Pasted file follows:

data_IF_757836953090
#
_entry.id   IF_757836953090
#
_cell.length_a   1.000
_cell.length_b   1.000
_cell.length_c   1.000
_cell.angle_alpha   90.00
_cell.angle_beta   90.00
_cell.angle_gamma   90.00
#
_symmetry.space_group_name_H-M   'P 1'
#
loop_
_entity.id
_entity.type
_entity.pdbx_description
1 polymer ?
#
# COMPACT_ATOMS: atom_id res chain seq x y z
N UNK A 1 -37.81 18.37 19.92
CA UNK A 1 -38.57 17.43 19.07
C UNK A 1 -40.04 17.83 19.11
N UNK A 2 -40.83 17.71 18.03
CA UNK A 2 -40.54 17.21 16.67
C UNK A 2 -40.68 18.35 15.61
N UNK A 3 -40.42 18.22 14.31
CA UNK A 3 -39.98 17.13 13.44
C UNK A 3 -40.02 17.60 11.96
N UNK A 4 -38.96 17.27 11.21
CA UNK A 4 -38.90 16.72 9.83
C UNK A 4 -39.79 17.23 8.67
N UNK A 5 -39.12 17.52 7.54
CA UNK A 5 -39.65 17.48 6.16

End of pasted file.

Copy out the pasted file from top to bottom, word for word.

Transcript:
data_IF_757836953090
#
_entry.id   IF_757836953090
#
_cell.length_a   1.000
_cell.length_b   1.000
_cell.length_c   1.000
_cell.angle_alpha   90.00
_cell.angle_beta   90.00
_cell.angle_gamma   90.00
#
_symmetry.space_group_name_H-M   'P 1'
#
loop_
_entity.id
_entity.type
_entity.pdbx_description
1 polymer ?
#
# COMPACT_ATOMS: atom_id res chain seq x y z
N UNK A 1 -37.81 18.37 19.92
CA UNK A 1 -38.57 17.43 19.07
C UNK A 1 -40.04 17.83 19.11
N UNK A 2 -40.83 17.71 18.03
CA UNK A 2 -40.54 17.21 16.67
C UNK A 2 -40.68 18.35 15.61
N UNK A 3 -40.42 18.22 14.31
CA UNK A 3 -39.98 17.13 13.44
C UNK A 3 -40.02 17.60 11.96
N UNK A 4 -38.96 17.27 11.21
CA UNK A 4 -38.90 16.72 9.83
C UNK A 4 -39.79 17.23 8.67
N UNK A 5 -39.12 17.52 7.54
CA UNK A 5 -39.65 17.48 6.16